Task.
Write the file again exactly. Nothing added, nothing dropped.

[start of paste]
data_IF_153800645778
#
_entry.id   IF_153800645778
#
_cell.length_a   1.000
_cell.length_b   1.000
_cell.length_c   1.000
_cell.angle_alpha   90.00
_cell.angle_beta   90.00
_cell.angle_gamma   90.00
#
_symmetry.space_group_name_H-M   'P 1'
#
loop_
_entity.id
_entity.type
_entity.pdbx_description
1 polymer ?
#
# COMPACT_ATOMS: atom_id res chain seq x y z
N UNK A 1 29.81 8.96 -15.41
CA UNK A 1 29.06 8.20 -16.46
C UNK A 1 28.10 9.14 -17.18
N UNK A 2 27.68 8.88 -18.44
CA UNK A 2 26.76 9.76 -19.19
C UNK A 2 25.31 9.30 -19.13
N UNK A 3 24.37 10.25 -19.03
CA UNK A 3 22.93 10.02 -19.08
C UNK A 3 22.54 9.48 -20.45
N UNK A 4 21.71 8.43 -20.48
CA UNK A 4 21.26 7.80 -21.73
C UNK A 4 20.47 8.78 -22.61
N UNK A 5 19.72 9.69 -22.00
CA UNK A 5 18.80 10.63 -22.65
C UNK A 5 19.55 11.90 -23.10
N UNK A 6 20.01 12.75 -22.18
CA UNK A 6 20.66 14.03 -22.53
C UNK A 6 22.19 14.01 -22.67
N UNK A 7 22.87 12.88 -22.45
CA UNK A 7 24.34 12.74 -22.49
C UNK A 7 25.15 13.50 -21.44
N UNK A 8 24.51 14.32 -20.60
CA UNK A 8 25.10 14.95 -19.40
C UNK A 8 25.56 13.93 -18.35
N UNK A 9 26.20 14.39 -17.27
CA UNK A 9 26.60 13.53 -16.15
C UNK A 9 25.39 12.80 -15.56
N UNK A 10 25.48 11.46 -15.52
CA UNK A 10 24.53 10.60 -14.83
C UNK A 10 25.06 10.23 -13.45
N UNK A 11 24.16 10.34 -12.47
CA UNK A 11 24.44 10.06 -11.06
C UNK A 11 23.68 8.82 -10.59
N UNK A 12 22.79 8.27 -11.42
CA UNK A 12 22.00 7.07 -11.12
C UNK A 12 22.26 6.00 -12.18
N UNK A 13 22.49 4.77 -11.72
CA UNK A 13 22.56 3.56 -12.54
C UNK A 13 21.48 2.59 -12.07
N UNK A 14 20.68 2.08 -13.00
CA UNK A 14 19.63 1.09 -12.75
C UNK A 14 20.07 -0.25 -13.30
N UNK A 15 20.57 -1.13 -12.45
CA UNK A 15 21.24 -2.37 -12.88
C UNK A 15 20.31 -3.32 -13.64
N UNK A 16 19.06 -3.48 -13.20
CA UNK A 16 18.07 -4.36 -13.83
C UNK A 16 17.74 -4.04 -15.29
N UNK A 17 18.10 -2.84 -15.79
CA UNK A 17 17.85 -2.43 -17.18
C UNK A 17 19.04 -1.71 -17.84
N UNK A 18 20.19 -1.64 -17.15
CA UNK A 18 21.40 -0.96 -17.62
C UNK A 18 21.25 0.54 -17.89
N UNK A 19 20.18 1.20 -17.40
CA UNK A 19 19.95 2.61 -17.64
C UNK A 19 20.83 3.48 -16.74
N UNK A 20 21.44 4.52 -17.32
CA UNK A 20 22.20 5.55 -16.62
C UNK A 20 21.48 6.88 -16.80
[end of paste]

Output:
data_IF_153800645778
#
_entry.id   IF_153800645778
#
_cell.length_a   1.000
_cell.length_b   1.000
_cell.length_c   1.000
_cell.angle_alpha   90.00
_cell.angle_beta   90.00
_cell.angle_gamma   90.00
#
_symmetry.space_group_name_H-M   'P 1'
#
loop_
_entity.id
_entity.type
_entity.pdbx_description
1 polymer ?
#
# COMPACT_ATOMS: atom_id res chain seq x y z
N UNK A 1 29.81 8.96 -15.41
CA UNK A 1 29.06 8.20 -16.46
C UNK A 1 28.10 9.14 -17.18
N UNK A 2 27.68 8.88 -18.44
CA UNK A 2 26.76 9.76 -19.19
C UNK A 2 25.31 9.30 -19.13
N UNK A 3 24.37 10.25 -19.03
CA UNK A 3 22.93 10.02 -19.08
C UNK A 3 22.54 9.48 -20.45
N UNK A 4 21.71 8.43 -20.48
CA UNK A 4 21.26 7.80 -21.73
C UNK A 4 20.47 8.78 -22.61
N UNK A 5 19.72 9.69 -22.00
CA UNK A 5 18.80 10.63 -22.65
C UNK A 5 19.55 11.90 -23.10
N UNK A 6 20.01 12.75 -22.18
CA UNK A 6 20.66 14.03 -22.53
C UNK A 6 22.19 14.01 -22.67
N UNK A 7 22.87 12.88 -22.45
CA UNK A 7 24.34 12.74 -22.49
C UNK A 7 25.15 13.50 -21.44
N UNK A 8 24.51 14.32 -20.60
CA UNK A 8 25.10 14.95 -19.40
C UNK A 8 25.56 13.93 -18.35
N UNK A 9 26.20 14.39 -17.27
CA UNK A 9 26.60 13.53 -16.15
C UNK A 9 25.39 12.80 -15.56
N UNK A 10 25.48 11.46 -15.52
CA UNK A 10 24.53 10.60 -14.83
C UNK A 10 25.06 10.23 -13.45
N UNK A 11 24.16 10.34 -12.47
CA UNK A 11 24.44 10.06 -11.06
C UNK A 11 23.68 8.82 -10.59
N UNK A 12 22.79 8.27 -11.42
CA UNK A 12 22.00 7.07 -11.12
C UNK A 12 22.26 6.00 -12.18
N UNK A 13 22.49 4.77 -11.72
CA UNK A 13 22.56 3.56 -12.54
C UNK A 13 21.48 2.59 -12.07
N UNK A 14 20.68 2.08 -13.00
CA UNK A 14 19.63 1.09 -12.75
C UNK A 14 20.07 -0.25 -13.30
N UNK A 15 20.57 -1.13 -12.45
CA UNK A 15 21.24 -2.37 -12.88
C UNK A 15 20.31 -3.32 -13.64
N UNK A 16 19.06 -3.48 -13.20
CA UNK A 16 18.07 -4.36 -13.83
C UNK A 16 17.74 -4.04 -15.29
N UNK A 17 18.10 -2.84 -15.79
CA UNK A 17 17.85 -2.43 -17.18
C UNK A 17 19.04 -1.71 -17.84
N UNK A 18 20.19 -1.64 -17.15
CA UNK A 18 21.40 -0.96 -17.62
C UNK A 18 21.25 0.54 -17.89
N UNK A 19 20.18 1.20 -17.40
CA UNK A 19 19.95 2.61 -17.64
C UNK A 19 20.83 3.48 -16.74
N UNK A 20 21.44 4.52 -17.32
CA UNK A 20 22.20 5.55 -16.62
C UNK A 20 21.48 6.88 -16.80